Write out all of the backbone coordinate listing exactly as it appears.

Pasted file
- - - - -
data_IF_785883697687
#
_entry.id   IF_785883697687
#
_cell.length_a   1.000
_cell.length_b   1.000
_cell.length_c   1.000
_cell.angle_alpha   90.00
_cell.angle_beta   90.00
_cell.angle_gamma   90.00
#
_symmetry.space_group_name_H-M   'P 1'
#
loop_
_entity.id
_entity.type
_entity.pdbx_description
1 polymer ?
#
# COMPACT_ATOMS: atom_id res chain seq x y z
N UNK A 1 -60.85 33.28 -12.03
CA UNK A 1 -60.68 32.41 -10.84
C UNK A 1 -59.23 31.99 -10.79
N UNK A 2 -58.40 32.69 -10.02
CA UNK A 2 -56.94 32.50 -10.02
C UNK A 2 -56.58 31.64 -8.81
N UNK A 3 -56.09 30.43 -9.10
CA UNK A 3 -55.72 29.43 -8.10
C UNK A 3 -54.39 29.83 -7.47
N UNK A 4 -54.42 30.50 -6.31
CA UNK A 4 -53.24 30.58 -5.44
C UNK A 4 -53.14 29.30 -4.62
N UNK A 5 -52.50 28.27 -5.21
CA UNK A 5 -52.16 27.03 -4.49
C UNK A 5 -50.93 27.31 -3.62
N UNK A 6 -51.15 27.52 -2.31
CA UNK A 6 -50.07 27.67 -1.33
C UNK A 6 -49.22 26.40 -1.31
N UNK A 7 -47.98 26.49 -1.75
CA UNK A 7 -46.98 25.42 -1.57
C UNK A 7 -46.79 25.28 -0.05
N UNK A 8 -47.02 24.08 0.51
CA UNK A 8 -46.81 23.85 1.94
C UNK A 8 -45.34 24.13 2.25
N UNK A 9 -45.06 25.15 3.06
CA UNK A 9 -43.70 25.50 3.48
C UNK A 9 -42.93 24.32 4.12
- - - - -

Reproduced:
data_IF_785883697687
#
_entry.id   IF_785883697687
#
_cell.length_a   1.000
_cell.length_b   1.000
_cell.length_c   1.000
_cell.angle_alpha   90.00
_cell.angle_beta   90.00
_cell.angle_gamma   90.00
#
_symmetry.space_group_name_H-M   'P 1'
#
loop_
_entity.id
_entity.type
_entity.pdbx_description
1 polymer ?
#
# COMPACT_ATOMS: atom_id res chain seq x y z
N UNK A 1 -60.85 33.28 -12.03
CA UNK A 1 -60.68 32.41 -10.84
C UNK A 1 -59.23 31.99 -10.79
N UNK A 2 -58.40 32.69 -10.02
CA UNK A 2 -56.94 32.50 -10.02
C UNK A 2 -56.58 31.64 -8.81
N UNK A 3 -56.09 30.43 -9.10
CA UNK A 3 -55.72 29.43 -8.10
C UNK A 3 -54.39 29.83 -7.47
N UNK A 4 -54.42 30.50 -6.31
CA UNK A 4 -53.24 30.58 -5.44
C UNK A 4 -53.14 29.30 -4.62
N UNK A 5 -52.50 28.27 -5.21
CA UNK A 5 -52.16 27.03 -4.49
C UNK A 5 -50.93 27.31 -3.62
N UNK A 6 -51.15 27.52 -2.31
CA UNK A 6 -50.07 27.67 -1.33
C UNK A 6 -49.22 26.40 -1.31
N UNK A 7 -47.98 26.49 -1.75
CA UNK A 7 -46.98 25.42 -1.57
C UNK A 7 -46.79 25.28 -0.05
N UNK A 8 -47.02 24.08 0.51
CA UNK A 8 -46.81 23.85 1.94
C UNK A 8 -45.34 24.13 2.25
N UNK A 9 -45.06 25.15 3.06
CA UNK A 9 -43.70 25.50 3.48
C UNK A 9 -42.93 24.32 4.12